Microsoft Will Let Windows Users Uninstall Edge, Bing, Cortana, and More in Europe

Microsoft has previewed changes coming to Windows to comply with EU's Digital Markets Act.

Highlights
  • Microsoft will bring changes for Windows 11 and Windows 10 users in the EEA.
  • Microsoft will label system apps specifically to help users recognize them easily.
  • Microsoft will introduce more interoperability options for Windows users to offer more freedom.
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Windows users in Europe are set to get a user experience and freedom from Microsoft that others can only dream of. This is because the company has no choice but to comply with the Digital Markets Act (DMA) announced by the European Union (EU). This act will come into effect from March 2024 in the European Economic Area (EEA) which includes EU countries along with Iceland, Liechtenstein, and Norway. Microsoft has now previewed changes coming to Windows that will make it comply with the DMA before the deadline.

Windows Users in Europe to Get More Options and Freedom

An official blog post from the Windows Insider Programs Team has detailed changes meant for Windows users in Europe. One of the biggest changes coming to Windows is the ability to uninstall Edge web browser and Bing web search. Both these changes are something that users from around the globe have asked for on numerous occasions.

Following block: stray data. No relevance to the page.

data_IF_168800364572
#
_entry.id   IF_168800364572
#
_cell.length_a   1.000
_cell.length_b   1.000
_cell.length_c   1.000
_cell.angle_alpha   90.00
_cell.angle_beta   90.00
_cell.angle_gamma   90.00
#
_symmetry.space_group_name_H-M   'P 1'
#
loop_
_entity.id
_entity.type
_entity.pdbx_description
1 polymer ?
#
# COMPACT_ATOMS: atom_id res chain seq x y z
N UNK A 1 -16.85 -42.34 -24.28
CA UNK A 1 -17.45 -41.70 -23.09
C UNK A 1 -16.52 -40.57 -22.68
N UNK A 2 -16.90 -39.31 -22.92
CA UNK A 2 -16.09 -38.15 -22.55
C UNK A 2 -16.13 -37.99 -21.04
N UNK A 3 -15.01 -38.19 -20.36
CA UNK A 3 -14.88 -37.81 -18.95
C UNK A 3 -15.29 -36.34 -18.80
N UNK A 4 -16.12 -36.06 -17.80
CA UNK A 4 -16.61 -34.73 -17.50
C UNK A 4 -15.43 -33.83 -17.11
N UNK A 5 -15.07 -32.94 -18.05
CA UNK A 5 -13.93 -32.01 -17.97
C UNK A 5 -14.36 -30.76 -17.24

Microsoft is notoriously popular for trying every trick in the book to convince people to keep using Edge and Bing. These range from making them default options to showing pop-ups while using Windows. The team has added it will also let users uninstall Camera, Cortana, and Photos from the Windows experience.


Another noteworthy Windows change is the introduction of more interoperability options. These will give users the freedom to choose from their preferred service providers in more places. Microsoft has specifically listed two newly added interoperability points: Feeds in the Windows Widgets Board and Web search in Windows Search.

While searching for apps on Windows or accessing the All Apps list from the Start menu, Microsoft will now show the “System” label next to system apps. This is done to make it easier for users to recognize operating system components and system apps. The team has also renamed the All Apps to simply All.

Microsoft further added that Windows will remember customers’ configured app default settings for link and file types, including industry standard browser link types (http, https) in the EEA. However, it says apps choose how to open content on Windows, and some Microsoft apps will choose to open web content in Microsoft Edge.

Many of these DMA compliance changes are already available with the Windows 11 version 23H2 update in the Release Preview Channel. These changes will also come to Windows 10 in the same channel later but a specific date has not been mentioned yet. Microsoft said it will update Windows 11 version 23H2 and Windows 10 version 22H2 PCs in the EEA to make them compliant by March 6, 2024.